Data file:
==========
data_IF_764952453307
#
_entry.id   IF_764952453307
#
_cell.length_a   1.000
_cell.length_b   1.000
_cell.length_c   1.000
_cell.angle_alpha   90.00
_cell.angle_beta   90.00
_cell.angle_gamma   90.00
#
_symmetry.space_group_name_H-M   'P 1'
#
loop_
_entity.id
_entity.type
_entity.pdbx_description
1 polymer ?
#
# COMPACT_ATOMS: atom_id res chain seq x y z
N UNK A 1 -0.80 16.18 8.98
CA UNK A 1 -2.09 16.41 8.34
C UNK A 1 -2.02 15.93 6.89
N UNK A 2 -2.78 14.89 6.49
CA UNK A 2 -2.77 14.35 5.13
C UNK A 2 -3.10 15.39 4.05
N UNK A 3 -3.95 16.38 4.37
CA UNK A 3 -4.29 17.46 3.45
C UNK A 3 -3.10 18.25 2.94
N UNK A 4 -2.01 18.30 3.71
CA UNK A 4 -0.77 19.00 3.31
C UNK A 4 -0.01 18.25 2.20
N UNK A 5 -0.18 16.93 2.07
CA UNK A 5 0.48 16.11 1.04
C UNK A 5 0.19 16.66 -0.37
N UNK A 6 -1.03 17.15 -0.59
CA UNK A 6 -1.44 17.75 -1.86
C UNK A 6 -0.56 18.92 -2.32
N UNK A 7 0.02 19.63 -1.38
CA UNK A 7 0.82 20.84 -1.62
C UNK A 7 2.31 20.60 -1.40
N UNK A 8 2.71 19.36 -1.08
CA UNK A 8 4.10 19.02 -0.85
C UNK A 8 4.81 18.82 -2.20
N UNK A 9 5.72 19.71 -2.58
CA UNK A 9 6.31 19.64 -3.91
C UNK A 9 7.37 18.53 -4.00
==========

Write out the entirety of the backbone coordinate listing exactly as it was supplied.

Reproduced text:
data_IF_764952453307
#
_entry.id   IF_764952453307
#
_cell.length_a   1.000
_cell.length_b   1.000
_cell.length_c   1.000
_cell.angle_alpha   90.00
_cell.angle_beta   90.00
_cell.angle_gamma   90.00
#
_symmetry.space_group_name_H-M   'P 1'
#
loop_
_entity.id
_entity.type
_entity.pdbx_description
1 polymer ?
#
# COMPACT_ATOMS: atom_id res chain seq x y z
N UNK A 1 -0.80 16.18 8.98
CA UNK A 1 -2.09 16.41 8.34
C UNK A 1 -2.02 15.93 6.89
N UNK A 2 -2.78 14.89 6.49
CA UNK A 2 -2.77 14.35 5.13
C UNK A 2 -3.10 15.39 4.05
N UNK A 3 -3.95 16.38 4.37
CA UNK A 3 -4.29 17.46 3.45
C UNK A 3 -3.10 18.25 2.94
N UNK A 4 -2.01 18.30 3.71
CA UNK A 4 -0.77 19.00 3.31
C UNK A 4 -0.01 18.25 2.20
N UNK A 5 -0.18 16.93 2.07
CA UNK A 5 0.48 16.11 1.04
C UNK A 5 0.19 16.66 -0.37
N UNK A 6 -1.03 17.15 -0.59
CA UNK A 6 -1.44 17.75 -1.86
C UNK A 6 -0.56 18.92 -2.32
N UNK A 7 0.02 19.63 -1.38
CA UNK A 7 0.82 20.84 -1.62
C UNK A 7 2.31 20.60 -1.40
N UNK A 8 2.71 19.36 -1.08
CA UNK A 8 4.10 19.02 -0.85
C UNK A 8 4.81 18.82 -2.20
N UNK A 9 5.72 19.71 -2.58
CA UNK A 9 6.31 19.64 -3.91
C UNK A 9 7.37 18.53 -4.00